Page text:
The Weaponization of Eliminationism

28 March 2011

Monday


Yesterday in A Definition of Genocide I reviewed Daniel Goldhagen’s conception of human eliminationism, which he described in his book Worse Than War: Genocide, Eliminationism, and the Ongoing Assault on Humanity. Goldhagen defines five strategies of eliminationism, as follows:

transformation: “the destruction of a group’s essential and defining political, social, or cultural identities, in order to neuter its members’ alleged noxious qualities.” (this is very similar to what I have called The Stalin Doctrine)
oppression: “keeping the hated, deprecated, or feared people within territorial reach and reducing, with violent domination, their ability to inflict real or imagined harm upon others.”
expulsion: “Expulsion, often called deportation… removes unwanted people more thoroughly, by driving them beyond a country’s borders, or from one region of a country to another, or compelling them en masse into camps.” (I wrote about this in The Threshold of Atrocity)
prevention of reproduction: “those wishing to eliminate a group in whole or in part can seek to diminish its numbers by interrupting normal biological reproduction.”
extermination: for Goldhagen, extermination seems to be equivalent to genocide simpliciter, in the narrow and strict sense: “killing often logically follows beliefs deeming others to be a great, even mortal threat. It promises not an interim, not a piecemeal, not only a probable, but a ‘final solution’.”

Goldhagen goes on to say that these methods are “functionally equivalent” and are part of a “continuum of increasing violence” (p. 20):

“Because mass killing is but one act in the repertoire of functionally equivalent eliminationist acts, and because whenever people have perpetrated genocide, they have simultaneously used other eliminationist policies, it is misleading to isolate genocide as a discrete phenomenon.” (p. 28)

Thinking of this again, I realized that what in Genocide: Proof of Concept I called the weaponization of genocide — the strategic use of genocide in the attainment of war aims — could better be called the weaponization of eliminationism.

The weaponization of eliminationism involves the explicit development of eliminationism as a social technology that can be consciously employed in the attainment of aims. The first step in the process is the explicit development of eliminationism itself.

Previously in Genocide: Proof of Concept I wrote:

“Once the Nazis had shown what was possible, others could follow with refinements that would make genocide far simpler and easier to implement. This is, in a sense, the weaponization of genocide. And I think that this is a fair way to describe many of the conflicts of the late twentieth and early twenty-first century: as genocide weaponized.”

“Genocide has now become a recognized institution of human society, and is rapidly becoming a method of warfighting at its most brutal. No one is surprised today when genocidal means are employed to attain war aims, and thus we can extend Clausewitz’s famous aphorism defining war as the pursuit of policy by other means and assert that genocide has become one form of violence that is the pursuit of politics by other means.”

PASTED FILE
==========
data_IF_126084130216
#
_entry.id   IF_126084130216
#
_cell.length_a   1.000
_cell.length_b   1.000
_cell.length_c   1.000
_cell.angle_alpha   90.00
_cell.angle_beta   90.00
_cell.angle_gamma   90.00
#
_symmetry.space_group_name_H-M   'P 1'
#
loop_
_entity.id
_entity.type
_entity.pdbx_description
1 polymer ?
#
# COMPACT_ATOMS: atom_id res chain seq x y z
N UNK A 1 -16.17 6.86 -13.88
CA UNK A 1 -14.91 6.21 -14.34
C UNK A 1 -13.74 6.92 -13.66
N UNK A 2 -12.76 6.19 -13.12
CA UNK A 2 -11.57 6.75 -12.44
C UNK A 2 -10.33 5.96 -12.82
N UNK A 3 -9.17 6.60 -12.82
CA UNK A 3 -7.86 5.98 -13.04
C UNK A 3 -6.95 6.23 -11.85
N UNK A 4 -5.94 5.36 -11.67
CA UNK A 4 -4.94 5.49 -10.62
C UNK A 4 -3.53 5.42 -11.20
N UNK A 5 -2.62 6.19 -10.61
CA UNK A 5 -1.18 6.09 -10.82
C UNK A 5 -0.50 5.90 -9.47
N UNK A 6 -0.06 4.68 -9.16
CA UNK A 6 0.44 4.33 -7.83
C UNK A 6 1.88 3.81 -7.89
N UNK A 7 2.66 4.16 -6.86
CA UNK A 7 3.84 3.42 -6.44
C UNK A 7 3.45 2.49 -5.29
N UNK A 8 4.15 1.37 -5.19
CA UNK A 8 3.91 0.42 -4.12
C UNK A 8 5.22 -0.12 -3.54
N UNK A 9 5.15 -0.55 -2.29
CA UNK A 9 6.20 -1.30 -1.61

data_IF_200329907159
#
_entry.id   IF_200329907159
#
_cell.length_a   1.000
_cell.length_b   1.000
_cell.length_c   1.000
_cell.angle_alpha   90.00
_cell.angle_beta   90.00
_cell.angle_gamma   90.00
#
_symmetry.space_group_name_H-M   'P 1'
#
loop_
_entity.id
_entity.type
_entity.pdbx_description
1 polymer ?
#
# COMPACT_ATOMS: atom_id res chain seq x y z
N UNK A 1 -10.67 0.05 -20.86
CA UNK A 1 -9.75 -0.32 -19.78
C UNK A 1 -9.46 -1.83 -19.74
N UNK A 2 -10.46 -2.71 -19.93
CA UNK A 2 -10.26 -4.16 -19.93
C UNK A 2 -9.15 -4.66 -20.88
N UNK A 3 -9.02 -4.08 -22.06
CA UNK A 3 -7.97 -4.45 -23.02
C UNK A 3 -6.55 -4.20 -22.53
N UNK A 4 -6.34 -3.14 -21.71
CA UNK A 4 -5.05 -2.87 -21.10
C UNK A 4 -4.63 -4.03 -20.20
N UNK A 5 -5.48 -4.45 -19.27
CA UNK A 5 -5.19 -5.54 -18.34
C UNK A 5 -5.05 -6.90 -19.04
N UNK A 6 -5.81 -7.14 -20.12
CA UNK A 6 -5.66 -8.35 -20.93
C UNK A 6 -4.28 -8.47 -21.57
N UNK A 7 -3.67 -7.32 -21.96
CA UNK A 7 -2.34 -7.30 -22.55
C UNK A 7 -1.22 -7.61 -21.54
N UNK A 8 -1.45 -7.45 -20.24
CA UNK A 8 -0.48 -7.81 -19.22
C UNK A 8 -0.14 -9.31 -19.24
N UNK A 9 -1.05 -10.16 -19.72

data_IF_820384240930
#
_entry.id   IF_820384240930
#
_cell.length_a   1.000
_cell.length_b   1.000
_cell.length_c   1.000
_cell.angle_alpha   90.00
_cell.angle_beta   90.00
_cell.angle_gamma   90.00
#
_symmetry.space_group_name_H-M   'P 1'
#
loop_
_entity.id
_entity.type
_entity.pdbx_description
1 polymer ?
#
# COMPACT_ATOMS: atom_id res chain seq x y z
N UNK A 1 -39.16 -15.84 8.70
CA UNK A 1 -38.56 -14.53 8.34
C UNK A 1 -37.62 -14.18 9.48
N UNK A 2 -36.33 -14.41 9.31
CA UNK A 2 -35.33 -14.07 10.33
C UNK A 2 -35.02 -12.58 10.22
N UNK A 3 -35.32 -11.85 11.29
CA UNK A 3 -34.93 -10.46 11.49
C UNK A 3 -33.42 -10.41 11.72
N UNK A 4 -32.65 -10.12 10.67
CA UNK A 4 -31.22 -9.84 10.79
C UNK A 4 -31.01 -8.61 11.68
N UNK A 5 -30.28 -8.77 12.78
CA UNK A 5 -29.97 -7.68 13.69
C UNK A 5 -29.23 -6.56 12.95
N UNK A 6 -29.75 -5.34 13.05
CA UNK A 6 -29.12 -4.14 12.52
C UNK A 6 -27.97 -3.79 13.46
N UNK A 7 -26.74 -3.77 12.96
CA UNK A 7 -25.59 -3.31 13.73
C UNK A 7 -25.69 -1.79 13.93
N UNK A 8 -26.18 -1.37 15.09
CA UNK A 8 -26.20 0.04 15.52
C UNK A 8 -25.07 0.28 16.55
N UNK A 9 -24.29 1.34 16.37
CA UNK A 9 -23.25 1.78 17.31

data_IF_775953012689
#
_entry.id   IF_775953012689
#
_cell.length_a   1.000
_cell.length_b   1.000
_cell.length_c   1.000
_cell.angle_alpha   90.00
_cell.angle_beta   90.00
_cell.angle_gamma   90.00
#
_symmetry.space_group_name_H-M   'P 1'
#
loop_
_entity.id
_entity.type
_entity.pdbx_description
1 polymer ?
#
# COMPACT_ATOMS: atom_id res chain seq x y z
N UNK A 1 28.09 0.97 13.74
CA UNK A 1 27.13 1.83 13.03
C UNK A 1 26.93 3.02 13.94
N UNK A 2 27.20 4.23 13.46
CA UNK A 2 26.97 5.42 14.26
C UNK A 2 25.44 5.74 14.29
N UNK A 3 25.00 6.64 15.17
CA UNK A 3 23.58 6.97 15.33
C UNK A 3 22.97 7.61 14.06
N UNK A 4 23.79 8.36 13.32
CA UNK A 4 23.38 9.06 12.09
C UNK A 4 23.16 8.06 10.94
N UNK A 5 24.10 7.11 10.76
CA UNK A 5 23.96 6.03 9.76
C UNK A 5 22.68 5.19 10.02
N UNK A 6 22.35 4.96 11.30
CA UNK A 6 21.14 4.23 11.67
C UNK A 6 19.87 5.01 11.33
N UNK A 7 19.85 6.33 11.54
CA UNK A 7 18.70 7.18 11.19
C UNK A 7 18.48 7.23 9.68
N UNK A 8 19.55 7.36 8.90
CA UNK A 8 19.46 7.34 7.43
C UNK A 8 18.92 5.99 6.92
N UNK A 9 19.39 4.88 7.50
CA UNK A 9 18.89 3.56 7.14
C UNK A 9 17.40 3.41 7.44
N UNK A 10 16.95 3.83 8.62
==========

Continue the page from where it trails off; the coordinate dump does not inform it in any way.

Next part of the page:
A better (and more accurate) formulation of the above two paragraphs would simply substitute “eliminationism” for “genocide.”

In The Moral Status of Non-Atrocities I wrote that:

“I think that throughout the coming century we will see more non-atrocities, more widely spread, and influencing the lives of more people. The tyrants have learned some lessons from the twentieth century. Unfortunately, instead of learning the lessons of good government, they have learned that brutality kept within limits will be ignored and unpunished. Non-atrocities will proliferate even as genuine and undisputed atrocities will decrease. This will not mean that the world is, overall, a better place, but that the tyrants who perpetrate near atrocities will be more calculating and cunning in their use of force, constrained only by the threshold of atrocity.”

And in The Threshold of Atrocity I further developed the theme and concluded:

“Precisely because mass, low-level suffering can come to seem the norm, one’s perspective can become distorted and evil no longer appears as evil, but just as the typical way of the world.”

Nefarious forces in the world today might well consciously study the record of human eliminationism with an eye toward systematically exploiting eliminationism on both a strategic and tactical level, with a strategic policy of eliminiationism put into practice by the functionally equivalent tactics of transformation, oppression, expulsion, prevention of reproduction, and extermination.

Just as “mass, low-level suffering” has become the norm in much of the world, so too undeclared war — including undeclared civil war — has become the norm in much of the world. The way to keep one’s declared war (on one’s enemies or one’s own people) “below the radar” of international intervention is to maintain one’s depredations below the threshold of atrocity, and one way to maintain one’s depredations below the threshold of atrocity is to limit escalation of the continuum of increasing violence that is eliminationism.

The ultimate development of the weaponization of eliminationism would be to transform this social technology into a weapons system, and history has already shown us, and is now showing us, the first steps in this direction.

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